Third, the circumstances of how the parasailing injury or death occurred are very important. The parasailing accident will involve the application of U.S. Coast Guard Rules of the Road. It can also include a mix of some Florida laws. This is all the more reason to hire an experienced “maritime” attorney to handle your or your family’s parasail injury or death case. 

Fourth, the insurance company for the parasailing company can seek to limit their payout to only the worth of the vessel used in the parasailing ride. And in most instances, the vessel used by parasailing operators is not worth all that much. A dog-bite attorney is not going to even know what this means.  If you are trying to find an experienced attorney to handle your or your family’s parasail injury case, ask them these two questions:

  1. Can the parasailing company try to limit my recovery to the worth of the vessel?
  2. How do you fight a Limitation of Liability action?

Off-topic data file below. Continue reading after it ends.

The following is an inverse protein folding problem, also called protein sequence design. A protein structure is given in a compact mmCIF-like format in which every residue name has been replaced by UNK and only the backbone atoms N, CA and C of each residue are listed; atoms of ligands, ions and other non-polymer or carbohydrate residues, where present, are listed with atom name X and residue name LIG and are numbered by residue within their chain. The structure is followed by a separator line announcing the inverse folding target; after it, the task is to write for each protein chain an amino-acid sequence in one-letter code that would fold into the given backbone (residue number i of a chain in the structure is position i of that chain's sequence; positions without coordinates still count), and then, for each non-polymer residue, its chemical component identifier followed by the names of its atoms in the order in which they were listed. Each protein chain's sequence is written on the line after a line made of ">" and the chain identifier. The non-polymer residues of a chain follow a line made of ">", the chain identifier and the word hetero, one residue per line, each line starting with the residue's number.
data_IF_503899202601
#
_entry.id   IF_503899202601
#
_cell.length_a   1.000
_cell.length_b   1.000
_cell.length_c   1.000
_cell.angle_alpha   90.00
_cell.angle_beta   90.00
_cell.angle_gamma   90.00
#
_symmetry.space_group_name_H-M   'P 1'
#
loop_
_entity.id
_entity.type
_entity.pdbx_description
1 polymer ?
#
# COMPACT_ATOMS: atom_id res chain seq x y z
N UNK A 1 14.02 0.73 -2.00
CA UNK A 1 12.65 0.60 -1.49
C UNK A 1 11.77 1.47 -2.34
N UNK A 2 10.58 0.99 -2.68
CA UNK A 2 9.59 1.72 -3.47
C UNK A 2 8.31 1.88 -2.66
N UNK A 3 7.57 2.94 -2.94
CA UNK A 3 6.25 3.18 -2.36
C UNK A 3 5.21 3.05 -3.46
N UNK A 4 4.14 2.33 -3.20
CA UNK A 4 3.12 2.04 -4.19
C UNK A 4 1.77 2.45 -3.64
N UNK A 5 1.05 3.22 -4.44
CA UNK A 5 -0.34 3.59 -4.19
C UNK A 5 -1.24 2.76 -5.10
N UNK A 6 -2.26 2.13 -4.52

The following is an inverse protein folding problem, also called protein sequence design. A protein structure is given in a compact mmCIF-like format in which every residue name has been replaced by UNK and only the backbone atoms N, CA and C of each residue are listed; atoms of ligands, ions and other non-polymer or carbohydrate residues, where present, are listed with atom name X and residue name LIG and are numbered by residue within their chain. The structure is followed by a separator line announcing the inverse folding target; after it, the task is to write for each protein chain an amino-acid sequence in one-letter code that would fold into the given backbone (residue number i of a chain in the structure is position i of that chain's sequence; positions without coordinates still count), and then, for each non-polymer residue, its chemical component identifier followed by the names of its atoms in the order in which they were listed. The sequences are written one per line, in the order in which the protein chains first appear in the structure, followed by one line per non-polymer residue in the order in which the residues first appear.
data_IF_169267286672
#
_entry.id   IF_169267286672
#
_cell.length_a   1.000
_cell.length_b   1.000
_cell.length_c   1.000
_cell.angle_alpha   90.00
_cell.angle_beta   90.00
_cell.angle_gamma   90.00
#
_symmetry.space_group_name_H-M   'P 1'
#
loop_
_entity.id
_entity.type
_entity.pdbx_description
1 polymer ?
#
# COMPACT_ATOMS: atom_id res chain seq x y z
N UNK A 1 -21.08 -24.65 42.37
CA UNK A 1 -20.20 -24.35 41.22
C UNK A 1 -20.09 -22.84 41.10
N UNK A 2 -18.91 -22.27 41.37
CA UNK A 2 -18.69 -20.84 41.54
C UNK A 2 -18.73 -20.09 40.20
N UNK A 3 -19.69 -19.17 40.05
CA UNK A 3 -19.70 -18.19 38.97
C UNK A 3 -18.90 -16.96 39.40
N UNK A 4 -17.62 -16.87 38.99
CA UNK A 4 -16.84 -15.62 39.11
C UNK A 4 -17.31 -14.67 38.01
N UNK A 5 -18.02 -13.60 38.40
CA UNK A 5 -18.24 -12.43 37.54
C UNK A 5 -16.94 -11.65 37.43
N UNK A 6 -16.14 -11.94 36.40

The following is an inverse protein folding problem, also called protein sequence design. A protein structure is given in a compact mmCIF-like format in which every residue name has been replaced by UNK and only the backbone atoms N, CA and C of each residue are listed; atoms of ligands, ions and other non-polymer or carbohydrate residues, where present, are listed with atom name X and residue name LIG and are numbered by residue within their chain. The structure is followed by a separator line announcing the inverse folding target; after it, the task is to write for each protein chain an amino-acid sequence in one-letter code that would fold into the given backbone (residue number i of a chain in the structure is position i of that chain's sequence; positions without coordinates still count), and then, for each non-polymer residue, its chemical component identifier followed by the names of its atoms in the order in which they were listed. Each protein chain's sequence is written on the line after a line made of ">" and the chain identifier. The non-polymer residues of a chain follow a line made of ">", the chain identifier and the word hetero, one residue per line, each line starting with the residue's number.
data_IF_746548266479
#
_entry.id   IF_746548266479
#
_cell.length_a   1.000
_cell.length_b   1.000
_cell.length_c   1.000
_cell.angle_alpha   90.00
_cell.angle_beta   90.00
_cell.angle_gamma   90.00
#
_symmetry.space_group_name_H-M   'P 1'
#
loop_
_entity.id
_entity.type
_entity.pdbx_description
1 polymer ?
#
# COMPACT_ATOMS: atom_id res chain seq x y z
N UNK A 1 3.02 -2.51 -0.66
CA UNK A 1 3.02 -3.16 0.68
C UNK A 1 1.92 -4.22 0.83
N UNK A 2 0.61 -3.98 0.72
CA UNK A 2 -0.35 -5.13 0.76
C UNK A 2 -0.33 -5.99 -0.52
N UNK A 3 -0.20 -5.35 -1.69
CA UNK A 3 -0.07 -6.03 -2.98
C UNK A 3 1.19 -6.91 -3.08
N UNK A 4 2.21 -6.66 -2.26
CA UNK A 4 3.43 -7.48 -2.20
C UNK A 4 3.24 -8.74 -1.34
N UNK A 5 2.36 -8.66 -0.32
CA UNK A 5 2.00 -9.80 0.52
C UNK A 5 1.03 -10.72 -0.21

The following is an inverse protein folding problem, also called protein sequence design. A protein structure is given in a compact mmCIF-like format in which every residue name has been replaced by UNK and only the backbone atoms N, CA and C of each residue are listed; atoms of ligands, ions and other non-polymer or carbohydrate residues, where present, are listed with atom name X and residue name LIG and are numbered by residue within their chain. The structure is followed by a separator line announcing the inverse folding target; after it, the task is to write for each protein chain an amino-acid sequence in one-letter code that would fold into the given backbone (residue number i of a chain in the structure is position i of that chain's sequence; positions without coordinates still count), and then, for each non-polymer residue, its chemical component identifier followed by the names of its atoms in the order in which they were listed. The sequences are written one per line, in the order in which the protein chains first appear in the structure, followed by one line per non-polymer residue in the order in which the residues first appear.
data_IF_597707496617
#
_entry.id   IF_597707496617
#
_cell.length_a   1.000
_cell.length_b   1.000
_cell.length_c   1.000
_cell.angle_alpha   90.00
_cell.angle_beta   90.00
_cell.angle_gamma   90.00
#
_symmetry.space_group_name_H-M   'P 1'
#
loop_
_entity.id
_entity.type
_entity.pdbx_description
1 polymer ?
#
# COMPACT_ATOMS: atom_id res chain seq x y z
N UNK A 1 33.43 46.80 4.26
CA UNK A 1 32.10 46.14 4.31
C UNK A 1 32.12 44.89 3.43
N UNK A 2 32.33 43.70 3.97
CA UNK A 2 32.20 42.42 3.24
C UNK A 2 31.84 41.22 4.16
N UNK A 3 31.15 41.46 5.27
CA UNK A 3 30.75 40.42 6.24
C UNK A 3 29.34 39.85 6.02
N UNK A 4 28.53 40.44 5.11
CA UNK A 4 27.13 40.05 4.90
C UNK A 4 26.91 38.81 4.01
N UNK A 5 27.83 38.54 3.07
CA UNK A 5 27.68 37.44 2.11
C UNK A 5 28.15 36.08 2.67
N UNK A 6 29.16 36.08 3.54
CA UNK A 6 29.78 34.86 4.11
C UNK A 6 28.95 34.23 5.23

If the attorney you are considering cannot immediately answer these two questions, they are not talking to the right attorney. We know the answers to these questions. 

You can have confidence in our 25 YEARS of handling parasailing injury and death cases, boating crashes, JetSki collisions, and cruise ship injury cases.  

We are ready to help you now. Florida: 888-BOAT-LAW. 888-262-5629

***None of the foregoing is legal advice and is not meant to give legal advice. Each case is different. This is why it is important to contact us on the specific facts of your case. What you say in making the claim can greatly affect your outcome.